• A.7.10 Protection against environmental threats: Protect against environmental risks
  • A.7.11 Working in secure areas: Control activities in secure areas
  • A.7.12 Maintenance of security equipment: Maintain security devices
  • A.7.13 Secure disposal of media: Securely dispose of media
  • A.7.14 Physical security monitoring: Monitor physical security

4. Technological Controls

These controls address the technological aspects of securing information.

  • A.8.1 Use of cryptography: Implement cryptographic controls
  • A.8.2 Security of network services: Ensure secure network services
  • A.8.3 Monitoring of system use: Monitor systems for security breaches
  • A.8.4 Information security in supplier relationships: Secure supplier interactions
  • A.8.5 Incident management: Manage and respond to security incidents
  • A.8.6 Security improvement: Continuously improve security measures
  • A.8.7 Compliance with legal and contractual requirements: Ensure compliance
  • A.8.8 Information security review: Regularly review security measures
  • A.8.9 Independent review of information security: External audits
  • A.8.10 Secure development: Ensure secure software development
  • A.8.11 Security requirements of information systems: Define security requirements
  • A.8.12 Security in development and support processes: Integrate security in development
  • A.8.13 Test data: Secure test data management
  • A.8.14 Monitoring and review of supplier services: Monitor supplier security
  • A.8.15 Outsourced development: Secure outsourced development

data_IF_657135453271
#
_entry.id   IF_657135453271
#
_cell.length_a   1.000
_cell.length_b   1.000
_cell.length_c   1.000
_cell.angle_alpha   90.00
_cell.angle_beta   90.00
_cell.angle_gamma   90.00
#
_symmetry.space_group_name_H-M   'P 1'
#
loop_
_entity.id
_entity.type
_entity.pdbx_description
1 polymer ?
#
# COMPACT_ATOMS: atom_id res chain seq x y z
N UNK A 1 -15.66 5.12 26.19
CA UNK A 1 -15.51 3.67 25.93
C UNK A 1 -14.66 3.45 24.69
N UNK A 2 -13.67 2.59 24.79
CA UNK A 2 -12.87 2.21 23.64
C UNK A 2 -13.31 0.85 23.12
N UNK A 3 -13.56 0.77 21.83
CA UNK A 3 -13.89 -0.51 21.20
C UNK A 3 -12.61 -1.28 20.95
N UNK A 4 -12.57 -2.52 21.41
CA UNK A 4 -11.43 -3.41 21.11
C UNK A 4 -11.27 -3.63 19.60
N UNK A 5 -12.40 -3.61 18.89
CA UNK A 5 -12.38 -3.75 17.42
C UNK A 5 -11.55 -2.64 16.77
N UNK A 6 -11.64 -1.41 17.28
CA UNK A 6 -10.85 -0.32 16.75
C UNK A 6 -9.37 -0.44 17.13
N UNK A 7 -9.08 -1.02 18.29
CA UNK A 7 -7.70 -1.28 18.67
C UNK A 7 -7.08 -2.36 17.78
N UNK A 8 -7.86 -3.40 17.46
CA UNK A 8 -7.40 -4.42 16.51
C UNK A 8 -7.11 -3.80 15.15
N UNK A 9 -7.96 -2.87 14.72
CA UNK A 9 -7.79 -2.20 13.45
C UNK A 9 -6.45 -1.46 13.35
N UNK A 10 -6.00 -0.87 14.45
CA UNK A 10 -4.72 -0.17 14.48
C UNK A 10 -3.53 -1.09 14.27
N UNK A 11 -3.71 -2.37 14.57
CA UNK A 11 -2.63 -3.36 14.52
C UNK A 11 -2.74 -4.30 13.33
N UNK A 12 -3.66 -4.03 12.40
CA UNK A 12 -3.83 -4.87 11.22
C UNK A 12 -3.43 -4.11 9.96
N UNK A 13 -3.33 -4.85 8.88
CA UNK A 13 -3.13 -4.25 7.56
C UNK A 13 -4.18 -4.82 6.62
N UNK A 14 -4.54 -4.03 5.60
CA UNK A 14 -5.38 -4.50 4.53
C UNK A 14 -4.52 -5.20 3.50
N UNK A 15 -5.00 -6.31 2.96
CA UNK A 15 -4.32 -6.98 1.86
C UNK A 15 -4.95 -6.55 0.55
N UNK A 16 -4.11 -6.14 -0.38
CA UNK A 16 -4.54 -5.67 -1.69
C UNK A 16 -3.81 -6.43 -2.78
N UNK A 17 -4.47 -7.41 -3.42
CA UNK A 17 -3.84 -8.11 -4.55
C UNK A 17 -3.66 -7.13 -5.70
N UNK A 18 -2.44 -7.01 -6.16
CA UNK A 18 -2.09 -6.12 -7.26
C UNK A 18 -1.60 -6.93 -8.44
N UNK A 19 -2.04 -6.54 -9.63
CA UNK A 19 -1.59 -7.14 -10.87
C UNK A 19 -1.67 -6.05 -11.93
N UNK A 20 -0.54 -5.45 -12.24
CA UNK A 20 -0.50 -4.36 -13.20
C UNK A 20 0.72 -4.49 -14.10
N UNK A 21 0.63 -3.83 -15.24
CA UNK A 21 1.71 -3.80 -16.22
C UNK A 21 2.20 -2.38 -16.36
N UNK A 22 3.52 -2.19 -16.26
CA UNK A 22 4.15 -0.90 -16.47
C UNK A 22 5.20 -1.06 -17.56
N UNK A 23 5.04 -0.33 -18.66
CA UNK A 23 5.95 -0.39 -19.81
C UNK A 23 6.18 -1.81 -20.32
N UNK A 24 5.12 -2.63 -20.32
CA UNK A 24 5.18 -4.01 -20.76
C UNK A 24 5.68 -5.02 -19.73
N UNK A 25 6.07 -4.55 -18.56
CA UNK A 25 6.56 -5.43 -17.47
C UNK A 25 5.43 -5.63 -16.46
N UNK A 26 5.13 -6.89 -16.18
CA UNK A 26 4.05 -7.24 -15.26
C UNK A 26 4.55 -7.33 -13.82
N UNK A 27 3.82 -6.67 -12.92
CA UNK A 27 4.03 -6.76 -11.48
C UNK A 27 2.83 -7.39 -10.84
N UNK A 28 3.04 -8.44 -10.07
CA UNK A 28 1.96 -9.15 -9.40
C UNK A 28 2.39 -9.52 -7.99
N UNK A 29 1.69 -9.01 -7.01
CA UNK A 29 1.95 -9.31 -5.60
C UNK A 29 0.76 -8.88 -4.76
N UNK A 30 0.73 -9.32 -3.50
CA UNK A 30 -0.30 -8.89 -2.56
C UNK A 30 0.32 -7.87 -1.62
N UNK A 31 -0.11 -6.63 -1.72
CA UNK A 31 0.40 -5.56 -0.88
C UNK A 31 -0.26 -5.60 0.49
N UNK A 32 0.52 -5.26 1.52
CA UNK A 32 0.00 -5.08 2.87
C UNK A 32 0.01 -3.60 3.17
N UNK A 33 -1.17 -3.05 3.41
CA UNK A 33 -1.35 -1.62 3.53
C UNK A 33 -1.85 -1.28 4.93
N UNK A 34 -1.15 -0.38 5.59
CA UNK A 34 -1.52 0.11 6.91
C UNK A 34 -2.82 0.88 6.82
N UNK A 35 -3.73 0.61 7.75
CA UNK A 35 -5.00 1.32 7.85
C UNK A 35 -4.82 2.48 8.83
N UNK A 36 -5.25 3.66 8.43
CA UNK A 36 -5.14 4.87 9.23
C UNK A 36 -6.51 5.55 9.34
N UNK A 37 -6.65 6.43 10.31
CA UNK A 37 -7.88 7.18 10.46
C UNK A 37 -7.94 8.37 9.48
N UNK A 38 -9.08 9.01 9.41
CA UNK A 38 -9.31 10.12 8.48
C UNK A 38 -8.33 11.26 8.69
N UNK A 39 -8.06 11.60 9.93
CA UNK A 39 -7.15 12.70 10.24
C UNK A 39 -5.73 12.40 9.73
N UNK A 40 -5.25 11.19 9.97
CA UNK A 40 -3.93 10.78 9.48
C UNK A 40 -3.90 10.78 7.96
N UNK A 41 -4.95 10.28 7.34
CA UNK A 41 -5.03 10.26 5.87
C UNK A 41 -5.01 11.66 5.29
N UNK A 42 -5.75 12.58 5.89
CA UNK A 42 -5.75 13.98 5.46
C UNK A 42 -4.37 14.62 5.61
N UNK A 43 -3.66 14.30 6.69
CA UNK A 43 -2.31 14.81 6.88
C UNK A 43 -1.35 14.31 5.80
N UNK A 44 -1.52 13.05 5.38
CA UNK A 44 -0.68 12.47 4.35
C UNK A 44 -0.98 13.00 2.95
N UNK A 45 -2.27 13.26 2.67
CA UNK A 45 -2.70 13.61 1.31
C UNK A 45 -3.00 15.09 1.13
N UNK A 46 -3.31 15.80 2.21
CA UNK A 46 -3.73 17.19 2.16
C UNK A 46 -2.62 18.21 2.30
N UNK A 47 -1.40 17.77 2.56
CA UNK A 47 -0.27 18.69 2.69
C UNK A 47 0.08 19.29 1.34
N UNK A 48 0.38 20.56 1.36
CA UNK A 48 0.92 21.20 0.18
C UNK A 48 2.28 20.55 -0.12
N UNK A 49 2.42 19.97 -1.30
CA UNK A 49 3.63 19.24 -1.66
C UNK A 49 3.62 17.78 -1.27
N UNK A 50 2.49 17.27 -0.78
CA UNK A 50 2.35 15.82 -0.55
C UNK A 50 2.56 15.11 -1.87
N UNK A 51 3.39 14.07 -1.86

• A.8.16 Configuration management: Manage system configurations
  • A.8.17 Information deletion: Secure deletion of information
  • A.8.18 Data masking: Implement data masking techniques
  • A.8.19 Data leakage prevention: Prevent data leaks
  • A.8.20 Monitoring activities: Monitor security activities
  • A.8.21 Web filtering: Implement web filtering controls
  • A.8.22 Secure coding: Ensure secure coding practices

Implementing these controls requires a systematic approach, which starts with understanding the requirements, assessing your organization’s risk profile, and then selecting the appropriate ISO 27001 controls to tackle.

You may, for example, address access control by setting up procedures for granting access to systems that include multi-factor authentication or biometrics. For cryptography, you may adopt specific mechanisms that make it difficult, even after a systems breach, for anyone to read and understand your data. For the business continuity control, you might want to set up redundancies and failover mechanisms that allow your organization to maintain essential functions in the case of a cyberattack, infrastructure failure, or natural disaster.  

A key step of implementation of these controls is documentation, training, and ongoing monitoring so that your organization can continuously improve.

Achieving ISO 27001 Compliance: A Step-by-Step Guide

Achieving ISO 27001 compliance involves several stages, from initial preparation to maintaining compliance.

This section provides a detailed breakdown of the ISO 27001 compliance process, explains how to leverage compliance automation software like Apptega for embarking in a continuous compliance journey, and shares best practices for maintaining ISO 27001 compliance.

Preparation and Planning

  • Understand the Standard: Familiarize yourself with ISO 27001 requirements and the specific context of your organization.